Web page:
Departments looking to bring scholars, graduate students, and researchers on F-1 and J-1 visas should be aware of the following:
- All F-1 students and J-1 students and scholars are subject to strict regulations, which scholars, departments and institutions are responsible for abiding by. The J-1 regulations require very specific information be gathered on the potential scholar, and require departments take responsibility for educating and assisting the scholar, both before they arrive and for the duration of their stay. The J-1 Scholar site provides the important information and documentation which must be completed in order to request a scholar. Please note this process can take several weeks or months, depending on the circumstances, so please apply early.
- F-1 Graduate students are subject to the same regulations as undergraduates, but with more complex programs, it is even more essential they understand the regulations that govern their stay, the restrictions under which they must operate, and their obligations. Therefore we ask departments to assist us in emphasizing the importance of attending orientation. Orientation dates are usually a week before the beginning of the fall semester, and the first day of the spring semester. Students who do not attend orientation are responsible for learning everything they need to know on their own, as the International Center is unable to provide separate orientations. Students who will arrive late should consider deferring to the next semester. Students who arrive late risk denial of entry into the US and termination of status if they are unable to meet all obligations within thirty days of the beginning of the semester.
- While we appreciate departments' commitment to assisting their students, the International Center will communicate directly with the student, and may be very limited in the information we can provide to others individuals. All documents must be received directly from the student. This helps ensure we have contact with student so they understand their obligations.
- The International Center is responsible for verifying the documentation of fully admitted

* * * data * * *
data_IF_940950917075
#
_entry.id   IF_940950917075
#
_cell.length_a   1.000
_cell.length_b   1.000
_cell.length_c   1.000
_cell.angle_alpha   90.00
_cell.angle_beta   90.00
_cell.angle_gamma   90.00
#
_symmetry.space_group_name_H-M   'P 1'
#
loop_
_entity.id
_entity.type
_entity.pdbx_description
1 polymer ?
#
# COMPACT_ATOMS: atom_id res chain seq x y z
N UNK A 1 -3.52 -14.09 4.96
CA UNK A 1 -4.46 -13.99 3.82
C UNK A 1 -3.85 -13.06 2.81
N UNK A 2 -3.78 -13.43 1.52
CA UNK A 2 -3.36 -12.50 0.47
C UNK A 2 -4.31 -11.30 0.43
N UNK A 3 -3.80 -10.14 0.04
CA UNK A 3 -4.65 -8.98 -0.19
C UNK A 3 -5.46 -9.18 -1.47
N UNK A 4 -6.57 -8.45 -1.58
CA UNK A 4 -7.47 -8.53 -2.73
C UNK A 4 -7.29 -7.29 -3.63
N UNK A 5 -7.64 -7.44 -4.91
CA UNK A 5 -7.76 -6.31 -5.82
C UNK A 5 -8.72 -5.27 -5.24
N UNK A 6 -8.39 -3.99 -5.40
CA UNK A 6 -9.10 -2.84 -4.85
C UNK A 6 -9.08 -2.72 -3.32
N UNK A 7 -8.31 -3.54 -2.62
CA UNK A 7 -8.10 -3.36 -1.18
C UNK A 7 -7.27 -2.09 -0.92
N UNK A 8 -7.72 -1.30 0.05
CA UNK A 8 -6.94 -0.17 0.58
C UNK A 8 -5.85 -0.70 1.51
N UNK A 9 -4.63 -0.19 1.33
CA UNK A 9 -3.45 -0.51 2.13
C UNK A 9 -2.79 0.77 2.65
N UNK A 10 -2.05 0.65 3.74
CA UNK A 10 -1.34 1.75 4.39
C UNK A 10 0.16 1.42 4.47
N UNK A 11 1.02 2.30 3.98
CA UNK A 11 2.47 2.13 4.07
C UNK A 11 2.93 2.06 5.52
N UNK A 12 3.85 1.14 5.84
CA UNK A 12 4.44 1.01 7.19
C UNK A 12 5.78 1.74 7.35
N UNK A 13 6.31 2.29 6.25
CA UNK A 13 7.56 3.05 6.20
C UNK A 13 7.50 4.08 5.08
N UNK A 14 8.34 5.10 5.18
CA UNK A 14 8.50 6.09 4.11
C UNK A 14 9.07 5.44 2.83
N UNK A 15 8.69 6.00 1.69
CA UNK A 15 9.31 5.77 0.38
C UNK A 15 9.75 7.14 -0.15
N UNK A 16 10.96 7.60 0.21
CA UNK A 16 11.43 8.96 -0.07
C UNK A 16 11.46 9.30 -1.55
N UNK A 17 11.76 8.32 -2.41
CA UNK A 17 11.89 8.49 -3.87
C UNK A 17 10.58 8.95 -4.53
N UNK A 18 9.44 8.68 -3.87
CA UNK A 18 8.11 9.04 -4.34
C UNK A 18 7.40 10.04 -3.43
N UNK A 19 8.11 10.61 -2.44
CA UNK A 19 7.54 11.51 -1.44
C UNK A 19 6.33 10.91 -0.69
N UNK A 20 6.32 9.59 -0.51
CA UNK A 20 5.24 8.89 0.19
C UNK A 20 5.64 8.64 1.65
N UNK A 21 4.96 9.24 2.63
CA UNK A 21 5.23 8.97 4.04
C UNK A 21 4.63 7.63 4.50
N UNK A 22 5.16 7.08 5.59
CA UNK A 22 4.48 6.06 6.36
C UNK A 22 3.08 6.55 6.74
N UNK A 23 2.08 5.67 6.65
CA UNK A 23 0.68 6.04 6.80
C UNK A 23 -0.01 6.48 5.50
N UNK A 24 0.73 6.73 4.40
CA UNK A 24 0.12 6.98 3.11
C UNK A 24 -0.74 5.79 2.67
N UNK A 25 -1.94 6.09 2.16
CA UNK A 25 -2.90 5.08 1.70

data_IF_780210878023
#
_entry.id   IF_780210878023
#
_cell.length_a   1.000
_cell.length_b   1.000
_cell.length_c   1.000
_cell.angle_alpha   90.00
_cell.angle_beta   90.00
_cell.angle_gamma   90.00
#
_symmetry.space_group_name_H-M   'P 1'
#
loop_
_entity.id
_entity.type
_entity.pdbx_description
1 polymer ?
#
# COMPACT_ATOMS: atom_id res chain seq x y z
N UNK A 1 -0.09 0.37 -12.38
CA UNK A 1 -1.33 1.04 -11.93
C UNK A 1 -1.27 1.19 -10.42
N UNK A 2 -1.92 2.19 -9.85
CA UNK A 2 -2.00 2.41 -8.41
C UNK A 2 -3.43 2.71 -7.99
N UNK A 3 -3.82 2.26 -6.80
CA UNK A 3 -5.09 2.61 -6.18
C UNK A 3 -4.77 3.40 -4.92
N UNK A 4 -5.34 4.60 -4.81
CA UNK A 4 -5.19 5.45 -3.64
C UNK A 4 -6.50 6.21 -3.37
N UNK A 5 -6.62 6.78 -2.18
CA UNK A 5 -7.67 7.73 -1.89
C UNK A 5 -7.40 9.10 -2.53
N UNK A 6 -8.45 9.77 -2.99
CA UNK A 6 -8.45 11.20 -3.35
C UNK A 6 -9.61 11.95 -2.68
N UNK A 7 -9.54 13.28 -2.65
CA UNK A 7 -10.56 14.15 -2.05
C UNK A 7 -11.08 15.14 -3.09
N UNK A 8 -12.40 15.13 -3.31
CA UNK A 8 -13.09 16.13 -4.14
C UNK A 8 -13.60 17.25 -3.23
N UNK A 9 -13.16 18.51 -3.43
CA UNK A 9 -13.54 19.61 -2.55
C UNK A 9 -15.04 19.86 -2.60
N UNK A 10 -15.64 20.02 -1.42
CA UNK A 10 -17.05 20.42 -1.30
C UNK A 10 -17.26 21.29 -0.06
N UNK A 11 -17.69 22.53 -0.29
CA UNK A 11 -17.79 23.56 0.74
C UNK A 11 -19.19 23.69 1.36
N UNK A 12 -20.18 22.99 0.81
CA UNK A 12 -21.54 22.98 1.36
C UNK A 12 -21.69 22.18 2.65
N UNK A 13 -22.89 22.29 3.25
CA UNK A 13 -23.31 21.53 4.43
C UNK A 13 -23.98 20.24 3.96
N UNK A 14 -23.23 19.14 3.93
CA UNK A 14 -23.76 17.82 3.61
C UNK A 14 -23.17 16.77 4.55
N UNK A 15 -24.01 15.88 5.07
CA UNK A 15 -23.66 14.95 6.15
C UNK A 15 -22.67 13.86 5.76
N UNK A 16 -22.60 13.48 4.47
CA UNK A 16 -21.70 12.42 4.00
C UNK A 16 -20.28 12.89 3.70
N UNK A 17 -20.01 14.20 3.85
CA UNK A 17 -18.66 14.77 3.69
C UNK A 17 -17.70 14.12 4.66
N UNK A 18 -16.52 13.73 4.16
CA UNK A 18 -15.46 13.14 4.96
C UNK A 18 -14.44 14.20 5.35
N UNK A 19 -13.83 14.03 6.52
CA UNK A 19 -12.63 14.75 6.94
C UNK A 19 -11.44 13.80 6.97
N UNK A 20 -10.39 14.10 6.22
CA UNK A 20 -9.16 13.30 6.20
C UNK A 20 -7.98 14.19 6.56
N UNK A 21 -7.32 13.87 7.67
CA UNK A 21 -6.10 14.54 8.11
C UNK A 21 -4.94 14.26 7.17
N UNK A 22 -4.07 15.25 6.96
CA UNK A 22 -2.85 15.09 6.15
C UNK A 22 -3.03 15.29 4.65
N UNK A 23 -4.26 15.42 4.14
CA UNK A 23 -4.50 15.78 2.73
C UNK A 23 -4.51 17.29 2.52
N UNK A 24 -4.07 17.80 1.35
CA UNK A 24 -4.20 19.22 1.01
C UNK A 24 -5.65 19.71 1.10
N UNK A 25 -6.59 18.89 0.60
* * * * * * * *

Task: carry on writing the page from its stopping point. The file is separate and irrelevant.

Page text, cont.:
students' finances meets regulatory standards and issuing the Form I-20, which is
required for a student to apply for an F-1 visa.
- Students must submit a completed Certificate of Finances. This verifies the student/sponsor understands their responsibilities to pay and identifies sources of funding in cases of multiple sponsors
- Student must submit supporting documentation for the Certificate of Finances. Such documentation as a letter from a bank, an assistantship award offer letter, a line of credit, or any combination of such documents can be used. All documentation must be official, for example an email from a faculty member stating an award amount would not be considered sufficient, an actual award letter would be necessary.
- Documents not in English require a certified translation. Translation by the student themselves or even a faculty member cannot be used for the purposes of creating an I-20 as these documents are an official record of institutional compliance with federal regulations.
- The International Center does not admit students, cannot speed up the admission process, and cannot make an I-20 for a student without an I-20 request from the Graduate School.
- Once an I-20 request is received from the Graduate School, the International Center will request a copy of the student's passport, Certificate of Finances, and supporting documentation. An I-20 cannot be made without all of those documents. Once all documents have been received, and the International Center verifies they meet our requirements, it takes 2-3 business days to process the I-20.
- All I-20s are issued with a program start date listed as the date of orientation. Students must enter the U.S. within 30 days of that date. Students who will arrive late should consider deferring as they may face issues entering the U.S.
- The International Center cannot communicate directly with embassies and consulates. Nothing can be done to speed up the visa process. Students who are denied a visa should email their denial notice to the International Center. The International Center may or may not be able to assist, and cannot appeal a denial.
- Students who apply for visas may be sent to "administrative processing". This means their application requires further review. The embassy/consulate will not accept any additional information from the student unless specifically requested. Nothing can be done to speed up administrative processing.
- Please note that each institution sets policies laying out the way in which they will comply with regulations as they understand them. This means that it very possible for colleagues at other institutions to have different experiences in this process, as their institutional policies may differ from those of UND.